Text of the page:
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Read, Write, Do

Legal Arguments & the Context of Words

In his chapter three of Winning Arguments, Fish argues that the purpose of legal arguments is not to evaluate whether someone is a good or bad person, rather whether or not he or she was capable of committing the crime through “interpretive constructs.” More specifically, legal arguments evaluate whether a person committed the specific crime through rules already in place prior to the case. For example, he writes, “All persons are equal before the law.” In other words, the person must be evaluated without assumptions and labels such as having a criminal record, race, or other associations. In sum then, Fish suggests that there is no universal law to help decide every crime, rather “interruptive constructs” already in place help assess if a person is guilty or innocent of the crime at hand.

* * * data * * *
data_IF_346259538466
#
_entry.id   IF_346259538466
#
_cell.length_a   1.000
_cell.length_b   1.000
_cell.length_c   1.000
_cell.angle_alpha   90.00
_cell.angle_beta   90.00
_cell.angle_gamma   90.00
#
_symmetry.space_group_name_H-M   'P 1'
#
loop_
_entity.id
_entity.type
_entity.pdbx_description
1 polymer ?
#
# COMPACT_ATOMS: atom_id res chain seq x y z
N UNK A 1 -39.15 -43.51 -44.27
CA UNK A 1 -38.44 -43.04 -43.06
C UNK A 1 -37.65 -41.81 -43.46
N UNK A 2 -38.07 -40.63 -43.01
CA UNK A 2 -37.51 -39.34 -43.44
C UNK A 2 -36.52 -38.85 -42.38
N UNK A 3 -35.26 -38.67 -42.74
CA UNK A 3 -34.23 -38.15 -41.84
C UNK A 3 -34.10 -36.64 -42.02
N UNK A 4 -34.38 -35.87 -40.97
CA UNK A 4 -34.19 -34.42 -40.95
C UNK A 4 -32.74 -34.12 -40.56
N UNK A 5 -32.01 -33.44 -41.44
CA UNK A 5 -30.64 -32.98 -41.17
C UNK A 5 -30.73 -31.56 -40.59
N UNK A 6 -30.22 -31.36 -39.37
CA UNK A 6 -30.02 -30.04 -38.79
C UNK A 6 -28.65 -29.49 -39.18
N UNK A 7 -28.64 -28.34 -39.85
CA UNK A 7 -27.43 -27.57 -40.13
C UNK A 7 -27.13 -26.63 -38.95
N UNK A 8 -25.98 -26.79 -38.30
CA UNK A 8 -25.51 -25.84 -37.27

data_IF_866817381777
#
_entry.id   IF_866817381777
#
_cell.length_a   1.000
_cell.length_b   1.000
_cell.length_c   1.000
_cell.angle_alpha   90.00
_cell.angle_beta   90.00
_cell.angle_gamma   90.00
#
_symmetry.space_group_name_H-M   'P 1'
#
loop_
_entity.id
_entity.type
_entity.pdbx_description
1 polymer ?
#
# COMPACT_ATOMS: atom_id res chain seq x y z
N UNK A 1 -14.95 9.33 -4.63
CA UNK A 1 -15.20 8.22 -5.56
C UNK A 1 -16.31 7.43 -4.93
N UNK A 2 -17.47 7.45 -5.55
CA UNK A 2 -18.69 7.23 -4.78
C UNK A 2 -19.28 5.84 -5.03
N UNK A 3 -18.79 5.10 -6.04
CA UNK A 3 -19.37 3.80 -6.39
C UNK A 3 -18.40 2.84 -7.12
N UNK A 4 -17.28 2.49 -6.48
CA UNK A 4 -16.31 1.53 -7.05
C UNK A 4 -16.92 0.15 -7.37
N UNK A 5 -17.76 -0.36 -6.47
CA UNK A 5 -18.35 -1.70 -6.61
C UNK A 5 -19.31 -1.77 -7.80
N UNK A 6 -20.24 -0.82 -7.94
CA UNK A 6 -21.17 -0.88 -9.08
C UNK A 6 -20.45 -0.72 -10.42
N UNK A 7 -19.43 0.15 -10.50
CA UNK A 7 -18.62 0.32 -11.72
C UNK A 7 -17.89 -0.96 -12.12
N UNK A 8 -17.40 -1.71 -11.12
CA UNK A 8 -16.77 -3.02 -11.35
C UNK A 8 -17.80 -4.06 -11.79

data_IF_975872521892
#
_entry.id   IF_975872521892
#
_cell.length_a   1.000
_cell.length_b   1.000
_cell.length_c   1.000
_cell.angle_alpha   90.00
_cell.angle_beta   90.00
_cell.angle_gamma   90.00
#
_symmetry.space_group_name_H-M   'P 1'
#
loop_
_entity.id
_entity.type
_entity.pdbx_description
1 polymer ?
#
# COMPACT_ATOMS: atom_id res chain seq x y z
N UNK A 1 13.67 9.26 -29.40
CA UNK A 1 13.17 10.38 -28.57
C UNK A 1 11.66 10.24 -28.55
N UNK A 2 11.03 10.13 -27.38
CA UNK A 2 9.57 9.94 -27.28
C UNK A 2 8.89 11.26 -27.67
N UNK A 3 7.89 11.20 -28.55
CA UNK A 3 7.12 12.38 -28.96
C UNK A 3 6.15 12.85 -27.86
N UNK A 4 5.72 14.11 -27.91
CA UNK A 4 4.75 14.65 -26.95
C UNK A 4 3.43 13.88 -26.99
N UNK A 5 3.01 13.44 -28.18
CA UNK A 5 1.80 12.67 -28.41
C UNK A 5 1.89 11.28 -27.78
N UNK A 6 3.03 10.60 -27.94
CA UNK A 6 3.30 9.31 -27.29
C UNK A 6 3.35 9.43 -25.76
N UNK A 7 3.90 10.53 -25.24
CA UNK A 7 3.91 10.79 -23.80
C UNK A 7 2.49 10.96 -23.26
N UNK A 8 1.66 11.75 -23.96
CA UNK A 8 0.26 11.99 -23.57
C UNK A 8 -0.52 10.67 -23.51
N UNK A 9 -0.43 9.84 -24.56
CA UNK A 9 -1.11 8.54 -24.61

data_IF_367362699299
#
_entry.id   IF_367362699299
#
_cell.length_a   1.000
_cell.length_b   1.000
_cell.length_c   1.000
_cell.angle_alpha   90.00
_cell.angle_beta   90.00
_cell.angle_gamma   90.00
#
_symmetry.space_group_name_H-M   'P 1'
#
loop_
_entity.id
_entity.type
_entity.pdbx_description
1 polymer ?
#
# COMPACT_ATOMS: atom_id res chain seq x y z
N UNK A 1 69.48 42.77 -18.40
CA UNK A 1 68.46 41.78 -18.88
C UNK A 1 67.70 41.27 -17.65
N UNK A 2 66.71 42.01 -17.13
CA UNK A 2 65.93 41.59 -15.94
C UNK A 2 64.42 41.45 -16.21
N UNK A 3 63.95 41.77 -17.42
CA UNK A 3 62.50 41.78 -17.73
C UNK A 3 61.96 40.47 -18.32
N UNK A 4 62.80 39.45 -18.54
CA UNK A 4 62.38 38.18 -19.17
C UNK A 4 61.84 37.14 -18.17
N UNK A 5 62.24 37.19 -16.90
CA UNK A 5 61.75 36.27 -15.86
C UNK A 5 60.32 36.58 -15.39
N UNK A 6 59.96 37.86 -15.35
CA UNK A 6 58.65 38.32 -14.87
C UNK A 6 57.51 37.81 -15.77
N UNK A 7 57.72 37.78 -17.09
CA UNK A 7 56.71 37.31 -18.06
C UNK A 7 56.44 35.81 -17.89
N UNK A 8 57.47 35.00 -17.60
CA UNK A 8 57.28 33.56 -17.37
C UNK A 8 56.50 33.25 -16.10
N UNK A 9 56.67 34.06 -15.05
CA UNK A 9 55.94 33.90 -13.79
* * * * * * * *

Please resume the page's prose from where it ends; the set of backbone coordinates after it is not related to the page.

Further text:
In an article by Gloria Maylor titled Hers, Maylor argues that it is not words themselves that do harm or good, rather it is the words meaning and its context. More specifically, she discusses the usage of the n-word in different contexts. For example, she writes, “… but it was set within contexts and inflections that caused it to register in my mind as something else.” In other words, the n-word’s interpretation is dependent upon who says it and how they say it. In sum then, Maylor suggests the n-word is just a word until it is given a certain meaning in a certain context. 

While Fish argues that we understand argument through “interpretive constructs,” Maylor argues that we understand words through their contexts.

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